Racing for charity has become increasingly popular: It brings a sense of purpose to your training and gives you the opportunity to race for the benefit of others. But what about the fundraising? It's hard to ask people for money, particularly in a down economy, so I asked a group of highly successful fundraisers to share their best tips on raising money while training and racing.
The New York City chapter of the Leukemia and Lymphoma Society graciously put me in touch with seven of their most successful Team in Training (TNT) fundraisers in the New York metro area. They come from a wide variety of professions including attorneys, artists and construction managers. Some were raised in the city and others recently moved there for new jobs. All share a passion for adventure, triathlon, and supporting great causes. Here are their top recommendations on how to exceed your fundraising goals...and your charity's expectations.
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#1) Start the Fundraising Process Early
Veronica Perez, Senior Director for New York City's Team in Training says timing is everything. "We never want people to procrastinate. We don't want people to hit goals, we want them to exceed them." Alejandro Moreno, a financial analyst and first-time fundraiser, raised close to $9,000 last year for the New York City Triathlon, echoed this message. "Email people the minute you start...once you're in training, you will lose a lot of free time and energy," he advised.
#2) Lose Your Inhibition to Ask People for Money
Most of the people interviewed are now mentors for other Team in Training participants. All agreed that getting over this hurdle is one of the most important steps to getting started. Doug Jossem says, "Get over any nervousness early in the process." Jossem is an advertising executive who personally raised $39,000 last year for the NYC Triathlon and was captain of acorporate team that raised over $200,000 that same year. "Recognize that this is truly a selfless act that will benefit others," he said. Jason Hare and his wife raised over $16,000 last year for the same event. He also emphasized the importance of a positive mindset. "Be proud of raising money for a cause. "Think that 'I'm proud to raise it' and that 'you'll be proud to donate'," he said.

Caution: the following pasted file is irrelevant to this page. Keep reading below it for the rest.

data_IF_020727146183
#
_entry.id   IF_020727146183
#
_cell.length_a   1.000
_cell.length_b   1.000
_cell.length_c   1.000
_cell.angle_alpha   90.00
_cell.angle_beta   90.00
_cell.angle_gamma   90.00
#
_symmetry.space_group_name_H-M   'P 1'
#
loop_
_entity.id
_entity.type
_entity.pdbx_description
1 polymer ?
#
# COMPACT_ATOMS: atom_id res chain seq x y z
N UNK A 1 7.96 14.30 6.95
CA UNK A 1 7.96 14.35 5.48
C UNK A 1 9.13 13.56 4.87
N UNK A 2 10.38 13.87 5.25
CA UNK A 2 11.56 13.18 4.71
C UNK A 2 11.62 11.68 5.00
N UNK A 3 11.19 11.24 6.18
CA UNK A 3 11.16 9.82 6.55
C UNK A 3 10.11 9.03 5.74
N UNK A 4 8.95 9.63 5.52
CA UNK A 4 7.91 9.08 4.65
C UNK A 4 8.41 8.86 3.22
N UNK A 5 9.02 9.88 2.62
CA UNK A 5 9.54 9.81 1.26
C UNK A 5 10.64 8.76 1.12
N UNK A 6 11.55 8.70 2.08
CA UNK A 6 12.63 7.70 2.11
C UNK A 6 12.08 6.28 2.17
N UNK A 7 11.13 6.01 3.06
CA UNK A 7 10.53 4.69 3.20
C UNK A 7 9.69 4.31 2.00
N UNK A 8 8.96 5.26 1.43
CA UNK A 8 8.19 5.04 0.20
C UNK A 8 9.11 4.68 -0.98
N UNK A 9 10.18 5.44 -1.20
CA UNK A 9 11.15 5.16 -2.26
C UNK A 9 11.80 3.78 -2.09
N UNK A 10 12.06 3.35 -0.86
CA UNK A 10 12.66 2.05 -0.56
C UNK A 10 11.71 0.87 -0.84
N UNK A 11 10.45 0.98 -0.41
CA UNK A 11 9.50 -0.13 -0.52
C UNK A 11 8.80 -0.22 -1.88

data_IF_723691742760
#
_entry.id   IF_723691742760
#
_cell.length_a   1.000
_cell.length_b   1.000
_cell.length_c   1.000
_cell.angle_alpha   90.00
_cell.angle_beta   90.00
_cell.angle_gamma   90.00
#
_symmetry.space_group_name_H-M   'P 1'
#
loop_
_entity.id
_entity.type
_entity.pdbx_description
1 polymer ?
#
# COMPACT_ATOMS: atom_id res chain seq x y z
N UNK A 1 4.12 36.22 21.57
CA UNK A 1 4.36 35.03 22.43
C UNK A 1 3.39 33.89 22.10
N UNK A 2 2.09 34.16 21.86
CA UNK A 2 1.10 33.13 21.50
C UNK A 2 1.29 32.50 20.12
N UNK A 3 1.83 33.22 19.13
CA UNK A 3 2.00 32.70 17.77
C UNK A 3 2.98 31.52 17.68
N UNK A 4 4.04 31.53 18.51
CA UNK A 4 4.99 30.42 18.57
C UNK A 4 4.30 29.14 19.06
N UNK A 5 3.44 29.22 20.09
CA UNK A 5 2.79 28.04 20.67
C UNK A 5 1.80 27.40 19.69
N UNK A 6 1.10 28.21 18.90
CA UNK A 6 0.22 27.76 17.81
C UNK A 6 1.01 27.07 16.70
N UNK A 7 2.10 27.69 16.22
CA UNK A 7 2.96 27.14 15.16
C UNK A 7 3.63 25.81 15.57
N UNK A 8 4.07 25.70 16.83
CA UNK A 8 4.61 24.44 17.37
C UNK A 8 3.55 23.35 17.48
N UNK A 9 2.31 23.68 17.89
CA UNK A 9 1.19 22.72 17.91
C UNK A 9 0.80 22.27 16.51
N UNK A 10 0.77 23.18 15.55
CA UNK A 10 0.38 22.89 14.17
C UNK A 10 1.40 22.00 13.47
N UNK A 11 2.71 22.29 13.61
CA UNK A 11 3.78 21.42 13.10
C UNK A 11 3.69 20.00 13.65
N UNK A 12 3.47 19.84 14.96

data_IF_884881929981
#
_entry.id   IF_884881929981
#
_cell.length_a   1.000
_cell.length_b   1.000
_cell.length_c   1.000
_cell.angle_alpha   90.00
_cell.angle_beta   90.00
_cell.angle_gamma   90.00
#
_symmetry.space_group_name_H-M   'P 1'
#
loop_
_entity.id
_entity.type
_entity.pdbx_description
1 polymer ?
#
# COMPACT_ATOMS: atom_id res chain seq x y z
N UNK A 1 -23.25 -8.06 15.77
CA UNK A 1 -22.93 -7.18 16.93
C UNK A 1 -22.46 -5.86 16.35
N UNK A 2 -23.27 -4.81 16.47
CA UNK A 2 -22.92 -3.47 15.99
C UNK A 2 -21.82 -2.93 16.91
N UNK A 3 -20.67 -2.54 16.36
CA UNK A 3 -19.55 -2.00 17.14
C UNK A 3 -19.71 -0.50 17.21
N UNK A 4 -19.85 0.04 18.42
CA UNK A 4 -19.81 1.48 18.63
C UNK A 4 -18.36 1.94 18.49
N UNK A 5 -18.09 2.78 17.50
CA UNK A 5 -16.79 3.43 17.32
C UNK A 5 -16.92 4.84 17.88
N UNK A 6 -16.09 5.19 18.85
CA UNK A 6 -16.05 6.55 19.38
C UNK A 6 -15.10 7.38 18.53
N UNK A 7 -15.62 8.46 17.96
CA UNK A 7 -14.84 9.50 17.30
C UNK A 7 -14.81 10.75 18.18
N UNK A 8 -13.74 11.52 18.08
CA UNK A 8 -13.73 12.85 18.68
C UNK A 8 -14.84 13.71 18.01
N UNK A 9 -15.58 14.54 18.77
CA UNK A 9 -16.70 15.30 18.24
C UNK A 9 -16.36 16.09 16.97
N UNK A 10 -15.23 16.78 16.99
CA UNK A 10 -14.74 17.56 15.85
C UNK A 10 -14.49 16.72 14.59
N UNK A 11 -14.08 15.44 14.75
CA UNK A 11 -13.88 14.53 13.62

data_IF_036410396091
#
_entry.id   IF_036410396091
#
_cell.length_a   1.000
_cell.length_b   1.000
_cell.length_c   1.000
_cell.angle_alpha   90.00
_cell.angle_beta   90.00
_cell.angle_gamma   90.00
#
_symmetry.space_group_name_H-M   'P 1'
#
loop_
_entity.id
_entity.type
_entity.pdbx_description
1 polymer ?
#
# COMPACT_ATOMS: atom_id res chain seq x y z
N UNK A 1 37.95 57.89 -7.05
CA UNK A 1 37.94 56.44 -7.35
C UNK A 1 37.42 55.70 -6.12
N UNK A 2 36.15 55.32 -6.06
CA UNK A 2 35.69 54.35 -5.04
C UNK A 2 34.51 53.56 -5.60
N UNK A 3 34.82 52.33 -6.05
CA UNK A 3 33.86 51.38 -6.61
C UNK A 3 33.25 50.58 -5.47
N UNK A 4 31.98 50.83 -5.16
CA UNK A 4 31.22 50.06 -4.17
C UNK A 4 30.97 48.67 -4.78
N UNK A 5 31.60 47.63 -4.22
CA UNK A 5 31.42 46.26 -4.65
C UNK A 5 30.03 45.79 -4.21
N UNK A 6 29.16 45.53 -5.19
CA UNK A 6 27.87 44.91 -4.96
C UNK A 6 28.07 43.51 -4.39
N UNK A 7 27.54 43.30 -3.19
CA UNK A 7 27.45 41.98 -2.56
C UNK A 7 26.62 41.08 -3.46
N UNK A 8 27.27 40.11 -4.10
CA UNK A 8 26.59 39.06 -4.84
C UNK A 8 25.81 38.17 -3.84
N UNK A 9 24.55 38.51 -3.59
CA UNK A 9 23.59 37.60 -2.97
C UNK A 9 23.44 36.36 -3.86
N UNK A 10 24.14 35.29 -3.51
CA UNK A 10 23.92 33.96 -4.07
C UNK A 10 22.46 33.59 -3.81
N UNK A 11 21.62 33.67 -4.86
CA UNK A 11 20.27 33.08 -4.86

#3) Find Your Personal Connection to the Cause
To be an effective advocate for a particular charity, you must have conviction about the work it does and the people who benefit from it. Some have very direct links to the cause--Jossem's mother passed away from acute leukemia. Amy Abramson, who raised over $10,000 at St. Anthony's last year, lost an aunt to lymphoma. Hare and his wife built a connection to the cause by talking to people who had lost children to leukemia. Hare also started working for the Bone Marrow Foundation.
#4) Craft a Compelling Message
The fundraising letter must be impactful. It must explain why you are raising money for the charity and why the charity deserves it. The first year that Jossem raised money for TNT, he raised $4,500 within 24 hours of sending his email. Laura Leitner said that if you're raising money for a second year in a row, tell people about last year's race and tie it to your motivation for this next year. Leitner has raised $12,000 for three different events. "Just before a race last year, I received a text from a friend who had recently been diagnosed with cancer. It said 'thanks.' I kept that in mind for the race the entire next day. I told people that story the following year."
#5) Include an Effective Call to Action
Let people decide on their own how much to donate, based on your story and their own tie to the cause. "On the pledge page, don't push people to specific amounts--high or low. Let the strength of your story draw the appropriate donations," Jossem advised. Encourage people to submit matching gift forms if their employers have a program. Include ways in the email for people to support you without sending money. Ask them to join the blood marrow registry as a donor or send you names to put on your shirt to run in their memory. And remember to ask them to forward the request on to others who may support the cause.